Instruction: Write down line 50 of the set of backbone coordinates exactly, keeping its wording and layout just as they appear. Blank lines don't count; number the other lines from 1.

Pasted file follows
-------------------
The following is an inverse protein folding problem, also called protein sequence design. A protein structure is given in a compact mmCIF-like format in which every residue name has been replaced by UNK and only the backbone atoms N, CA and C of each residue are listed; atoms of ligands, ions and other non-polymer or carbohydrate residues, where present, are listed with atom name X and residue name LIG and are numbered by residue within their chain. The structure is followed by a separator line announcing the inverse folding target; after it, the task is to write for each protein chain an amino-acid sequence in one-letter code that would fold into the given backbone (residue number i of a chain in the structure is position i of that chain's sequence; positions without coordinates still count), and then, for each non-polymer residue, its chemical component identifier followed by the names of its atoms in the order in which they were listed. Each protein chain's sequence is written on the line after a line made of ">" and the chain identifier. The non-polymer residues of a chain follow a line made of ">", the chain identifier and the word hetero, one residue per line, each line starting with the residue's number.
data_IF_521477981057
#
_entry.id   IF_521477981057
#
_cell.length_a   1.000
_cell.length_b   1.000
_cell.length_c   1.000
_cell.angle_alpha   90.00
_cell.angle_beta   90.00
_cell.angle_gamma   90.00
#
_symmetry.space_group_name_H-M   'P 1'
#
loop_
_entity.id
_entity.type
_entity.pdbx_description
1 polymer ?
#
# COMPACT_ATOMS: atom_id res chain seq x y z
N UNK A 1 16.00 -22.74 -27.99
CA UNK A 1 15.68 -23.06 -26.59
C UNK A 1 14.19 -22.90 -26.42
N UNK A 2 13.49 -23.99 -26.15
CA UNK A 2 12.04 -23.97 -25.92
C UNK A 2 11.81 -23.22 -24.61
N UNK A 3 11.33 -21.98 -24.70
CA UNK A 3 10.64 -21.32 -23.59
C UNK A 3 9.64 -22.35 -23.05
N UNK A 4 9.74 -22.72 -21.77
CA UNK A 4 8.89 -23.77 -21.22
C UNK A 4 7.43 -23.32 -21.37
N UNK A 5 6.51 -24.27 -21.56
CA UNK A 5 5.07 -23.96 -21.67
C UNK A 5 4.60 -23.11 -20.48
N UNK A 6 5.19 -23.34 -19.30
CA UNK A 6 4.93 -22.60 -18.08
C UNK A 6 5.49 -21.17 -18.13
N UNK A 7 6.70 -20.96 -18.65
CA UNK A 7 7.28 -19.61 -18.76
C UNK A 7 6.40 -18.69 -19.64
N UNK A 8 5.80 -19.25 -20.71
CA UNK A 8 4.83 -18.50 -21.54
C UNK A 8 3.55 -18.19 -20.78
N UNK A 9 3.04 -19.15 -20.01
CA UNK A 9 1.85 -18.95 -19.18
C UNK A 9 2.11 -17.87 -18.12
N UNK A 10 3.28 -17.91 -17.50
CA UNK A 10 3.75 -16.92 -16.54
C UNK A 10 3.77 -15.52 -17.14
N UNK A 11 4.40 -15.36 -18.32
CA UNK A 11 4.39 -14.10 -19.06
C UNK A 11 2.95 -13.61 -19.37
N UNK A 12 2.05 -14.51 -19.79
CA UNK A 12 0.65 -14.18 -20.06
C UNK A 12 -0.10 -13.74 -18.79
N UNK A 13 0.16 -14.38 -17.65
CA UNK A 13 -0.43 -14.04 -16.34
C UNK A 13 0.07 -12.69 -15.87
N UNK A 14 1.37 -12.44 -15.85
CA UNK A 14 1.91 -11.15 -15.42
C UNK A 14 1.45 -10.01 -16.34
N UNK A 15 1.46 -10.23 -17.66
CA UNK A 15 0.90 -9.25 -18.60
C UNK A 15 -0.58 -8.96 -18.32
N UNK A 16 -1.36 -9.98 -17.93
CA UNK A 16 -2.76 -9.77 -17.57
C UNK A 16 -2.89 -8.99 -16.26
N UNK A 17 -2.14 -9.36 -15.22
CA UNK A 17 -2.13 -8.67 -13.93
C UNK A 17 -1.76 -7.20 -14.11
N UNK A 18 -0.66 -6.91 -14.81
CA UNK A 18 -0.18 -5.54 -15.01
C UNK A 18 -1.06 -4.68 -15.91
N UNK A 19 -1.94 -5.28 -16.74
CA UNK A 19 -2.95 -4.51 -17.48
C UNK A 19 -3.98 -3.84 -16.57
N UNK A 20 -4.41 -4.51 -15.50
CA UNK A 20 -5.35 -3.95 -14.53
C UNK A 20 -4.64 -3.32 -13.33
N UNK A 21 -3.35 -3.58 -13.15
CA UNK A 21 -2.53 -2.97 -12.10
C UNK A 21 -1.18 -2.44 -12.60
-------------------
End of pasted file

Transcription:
CA UNK A 10 3.75 -16.92 -16.54